The cards, which are available on nearly all modes of public transit in the Bay Area, including BART, San Francisco Municipal Railway, Caltrain and Alameda-Contra Costa Transit, have been exploited by people who take advantage of Clipper's "negative balance feature."
The feature, which allows a customer to take a trip even if the fare is greater than the remaining balance on the card, is triggered between 8,000-10,000 times per month, Metropolitan Transportation Commission spokesman John Goodwin said.
Rather than paying off the balance, those people simply get a new card for free, which they will be unable to do once the $3 surcharge for adult cards is implemented, Goodwin said. Cards for children and seniors will remain free, as they have been since the card program launched in June 2010.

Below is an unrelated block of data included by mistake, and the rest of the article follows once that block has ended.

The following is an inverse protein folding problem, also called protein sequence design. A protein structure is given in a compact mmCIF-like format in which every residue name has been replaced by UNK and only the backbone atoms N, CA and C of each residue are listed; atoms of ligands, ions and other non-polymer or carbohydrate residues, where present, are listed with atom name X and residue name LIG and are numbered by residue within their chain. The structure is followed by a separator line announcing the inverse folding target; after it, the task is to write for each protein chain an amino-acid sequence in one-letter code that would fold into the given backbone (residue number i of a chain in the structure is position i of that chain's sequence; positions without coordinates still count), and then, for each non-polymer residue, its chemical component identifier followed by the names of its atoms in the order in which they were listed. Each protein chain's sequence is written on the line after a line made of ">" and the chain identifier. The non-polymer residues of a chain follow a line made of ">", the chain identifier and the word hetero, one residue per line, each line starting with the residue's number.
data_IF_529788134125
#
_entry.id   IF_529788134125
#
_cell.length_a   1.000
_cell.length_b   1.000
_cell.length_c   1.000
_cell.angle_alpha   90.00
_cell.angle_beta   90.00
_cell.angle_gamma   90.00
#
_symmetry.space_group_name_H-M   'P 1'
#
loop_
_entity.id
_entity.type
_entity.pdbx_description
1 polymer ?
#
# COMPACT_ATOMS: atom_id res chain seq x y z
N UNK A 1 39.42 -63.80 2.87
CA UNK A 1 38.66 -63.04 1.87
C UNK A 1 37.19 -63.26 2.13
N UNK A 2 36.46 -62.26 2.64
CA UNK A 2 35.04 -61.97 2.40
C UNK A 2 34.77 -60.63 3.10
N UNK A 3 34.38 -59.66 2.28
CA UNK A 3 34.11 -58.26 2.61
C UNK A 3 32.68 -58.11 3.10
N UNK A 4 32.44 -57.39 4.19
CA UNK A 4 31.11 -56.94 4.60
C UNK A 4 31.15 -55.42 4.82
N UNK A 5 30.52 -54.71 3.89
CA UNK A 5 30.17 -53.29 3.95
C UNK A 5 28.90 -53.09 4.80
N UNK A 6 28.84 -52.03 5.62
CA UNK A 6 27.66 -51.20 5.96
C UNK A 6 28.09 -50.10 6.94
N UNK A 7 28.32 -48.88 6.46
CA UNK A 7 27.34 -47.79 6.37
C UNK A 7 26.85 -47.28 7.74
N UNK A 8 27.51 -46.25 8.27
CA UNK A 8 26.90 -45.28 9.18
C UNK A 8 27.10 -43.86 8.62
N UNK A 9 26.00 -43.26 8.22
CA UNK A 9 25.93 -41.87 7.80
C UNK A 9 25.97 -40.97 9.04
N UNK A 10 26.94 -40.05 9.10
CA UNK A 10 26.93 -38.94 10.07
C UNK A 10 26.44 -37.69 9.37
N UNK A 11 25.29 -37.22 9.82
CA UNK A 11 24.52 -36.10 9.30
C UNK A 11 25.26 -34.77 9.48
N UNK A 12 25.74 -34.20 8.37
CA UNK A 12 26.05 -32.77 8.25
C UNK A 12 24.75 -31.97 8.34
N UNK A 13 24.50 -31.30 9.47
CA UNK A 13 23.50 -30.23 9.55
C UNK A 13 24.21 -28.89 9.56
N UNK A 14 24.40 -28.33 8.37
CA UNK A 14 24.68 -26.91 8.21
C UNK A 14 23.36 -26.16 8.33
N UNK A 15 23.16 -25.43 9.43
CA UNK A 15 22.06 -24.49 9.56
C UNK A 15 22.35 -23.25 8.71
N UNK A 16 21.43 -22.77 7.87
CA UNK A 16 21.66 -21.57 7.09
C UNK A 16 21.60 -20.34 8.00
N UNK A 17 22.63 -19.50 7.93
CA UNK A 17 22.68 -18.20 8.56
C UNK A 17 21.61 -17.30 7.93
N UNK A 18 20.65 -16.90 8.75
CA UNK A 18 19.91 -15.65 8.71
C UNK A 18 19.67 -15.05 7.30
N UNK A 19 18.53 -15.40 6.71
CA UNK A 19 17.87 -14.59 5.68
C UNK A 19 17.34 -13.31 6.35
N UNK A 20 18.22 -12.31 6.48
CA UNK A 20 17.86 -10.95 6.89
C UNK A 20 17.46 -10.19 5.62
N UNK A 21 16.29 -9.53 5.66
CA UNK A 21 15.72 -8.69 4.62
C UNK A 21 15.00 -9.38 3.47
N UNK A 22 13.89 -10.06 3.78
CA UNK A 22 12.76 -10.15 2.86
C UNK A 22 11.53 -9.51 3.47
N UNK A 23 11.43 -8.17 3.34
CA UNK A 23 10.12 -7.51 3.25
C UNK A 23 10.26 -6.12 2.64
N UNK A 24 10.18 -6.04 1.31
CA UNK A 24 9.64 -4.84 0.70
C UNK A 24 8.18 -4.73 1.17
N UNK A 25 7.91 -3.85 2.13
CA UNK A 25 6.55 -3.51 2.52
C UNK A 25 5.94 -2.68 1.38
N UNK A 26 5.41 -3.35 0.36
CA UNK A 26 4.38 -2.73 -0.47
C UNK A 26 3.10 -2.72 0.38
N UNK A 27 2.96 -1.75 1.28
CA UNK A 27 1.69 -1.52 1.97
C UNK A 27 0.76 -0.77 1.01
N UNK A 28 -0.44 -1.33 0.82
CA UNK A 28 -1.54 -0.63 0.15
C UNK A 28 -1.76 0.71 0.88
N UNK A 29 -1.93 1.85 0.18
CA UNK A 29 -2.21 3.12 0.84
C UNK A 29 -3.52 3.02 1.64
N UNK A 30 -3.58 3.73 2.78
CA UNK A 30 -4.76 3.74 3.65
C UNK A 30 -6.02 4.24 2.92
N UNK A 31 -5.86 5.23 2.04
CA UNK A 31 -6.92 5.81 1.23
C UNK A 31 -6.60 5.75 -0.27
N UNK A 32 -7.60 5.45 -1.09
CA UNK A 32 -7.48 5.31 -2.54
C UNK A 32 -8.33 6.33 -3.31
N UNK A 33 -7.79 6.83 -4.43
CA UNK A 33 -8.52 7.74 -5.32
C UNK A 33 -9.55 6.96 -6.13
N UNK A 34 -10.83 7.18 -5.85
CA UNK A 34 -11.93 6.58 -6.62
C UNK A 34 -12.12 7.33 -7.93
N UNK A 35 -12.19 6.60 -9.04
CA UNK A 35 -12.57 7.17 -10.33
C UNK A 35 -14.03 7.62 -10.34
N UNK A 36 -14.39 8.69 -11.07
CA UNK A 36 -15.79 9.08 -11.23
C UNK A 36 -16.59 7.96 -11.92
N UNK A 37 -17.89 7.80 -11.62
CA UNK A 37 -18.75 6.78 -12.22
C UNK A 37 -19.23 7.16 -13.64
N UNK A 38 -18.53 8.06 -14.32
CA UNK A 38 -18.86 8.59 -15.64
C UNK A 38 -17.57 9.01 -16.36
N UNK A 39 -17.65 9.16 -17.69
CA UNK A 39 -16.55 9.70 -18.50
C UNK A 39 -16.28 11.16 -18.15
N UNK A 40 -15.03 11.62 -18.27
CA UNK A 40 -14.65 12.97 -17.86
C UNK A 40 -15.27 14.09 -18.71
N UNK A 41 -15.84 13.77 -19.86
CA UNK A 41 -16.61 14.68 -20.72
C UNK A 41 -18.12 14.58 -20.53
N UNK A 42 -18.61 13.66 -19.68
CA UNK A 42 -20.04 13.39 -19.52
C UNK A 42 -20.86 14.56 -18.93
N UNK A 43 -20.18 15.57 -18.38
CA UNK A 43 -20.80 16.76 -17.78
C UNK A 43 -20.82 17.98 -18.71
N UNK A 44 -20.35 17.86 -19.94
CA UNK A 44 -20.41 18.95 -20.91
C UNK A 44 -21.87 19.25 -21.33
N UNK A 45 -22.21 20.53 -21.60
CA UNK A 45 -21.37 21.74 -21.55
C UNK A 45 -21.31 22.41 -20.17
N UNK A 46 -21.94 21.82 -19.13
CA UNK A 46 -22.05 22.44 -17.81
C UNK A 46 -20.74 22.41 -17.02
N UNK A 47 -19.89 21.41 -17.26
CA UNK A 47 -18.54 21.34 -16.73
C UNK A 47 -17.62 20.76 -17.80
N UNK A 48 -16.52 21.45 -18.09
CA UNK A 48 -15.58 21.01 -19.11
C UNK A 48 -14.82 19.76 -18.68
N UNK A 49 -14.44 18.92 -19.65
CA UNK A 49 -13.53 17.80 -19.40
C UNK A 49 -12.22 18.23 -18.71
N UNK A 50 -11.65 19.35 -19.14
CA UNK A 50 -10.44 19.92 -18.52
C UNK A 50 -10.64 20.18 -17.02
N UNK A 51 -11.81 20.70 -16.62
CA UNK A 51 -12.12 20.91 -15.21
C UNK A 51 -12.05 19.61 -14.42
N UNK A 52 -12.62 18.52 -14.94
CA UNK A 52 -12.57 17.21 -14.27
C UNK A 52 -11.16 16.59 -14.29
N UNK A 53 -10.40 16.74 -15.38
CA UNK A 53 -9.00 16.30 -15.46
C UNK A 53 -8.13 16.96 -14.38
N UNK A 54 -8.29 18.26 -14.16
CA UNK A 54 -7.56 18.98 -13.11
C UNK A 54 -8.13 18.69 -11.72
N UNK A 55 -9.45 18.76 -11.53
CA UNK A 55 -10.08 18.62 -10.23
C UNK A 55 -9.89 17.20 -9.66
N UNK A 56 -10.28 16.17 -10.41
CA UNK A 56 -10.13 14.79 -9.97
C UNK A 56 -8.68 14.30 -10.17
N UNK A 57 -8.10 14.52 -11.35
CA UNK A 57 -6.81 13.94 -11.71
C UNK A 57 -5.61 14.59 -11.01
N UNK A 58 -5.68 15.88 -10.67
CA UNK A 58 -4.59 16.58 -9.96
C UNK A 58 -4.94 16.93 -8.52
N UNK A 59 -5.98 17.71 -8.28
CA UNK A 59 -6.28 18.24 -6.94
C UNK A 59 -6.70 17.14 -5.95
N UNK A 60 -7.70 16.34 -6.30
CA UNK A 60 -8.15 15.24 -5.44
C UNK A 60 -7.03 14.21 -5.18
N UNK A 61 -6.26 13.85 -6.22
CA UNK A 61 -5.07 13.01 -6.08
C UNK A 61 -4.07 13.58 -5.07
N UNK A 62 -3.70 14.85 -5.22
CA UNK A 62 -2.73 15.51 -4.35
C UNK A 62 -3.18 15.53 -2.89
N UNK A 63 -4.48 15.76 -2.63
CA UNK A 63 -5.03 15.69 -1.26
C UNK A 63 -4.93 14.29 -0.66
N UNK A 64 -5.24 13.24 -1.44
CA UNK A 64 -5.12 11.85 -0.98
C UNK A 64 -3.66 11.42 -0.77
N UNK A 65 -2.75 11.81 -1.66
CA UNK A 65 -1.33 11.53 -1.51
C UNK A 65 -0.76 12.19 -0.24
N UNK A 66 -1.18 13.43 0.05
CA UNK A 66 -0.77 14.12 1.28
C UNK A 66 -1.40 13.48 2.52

The $3 surcharge, which does not apply to existing cards, will be waived if customers sign up for the card's autoload feature when purchasing one at www.clippercard.com.
"We want folks to reload and reuse their cards," Goodwin said.
He said another step in preventing abuse of the cards will come some time in 2013 when BART finalizes the integration of its add-fare machines with the Clipper system, which would prevent customers from leaving the BART system without having paid the full fare.
MTC officials estimate that the Clipper cards are used more than 600,000 times on an average weekday, and say the new fee will help fund the production of additional Clipper cards in the future.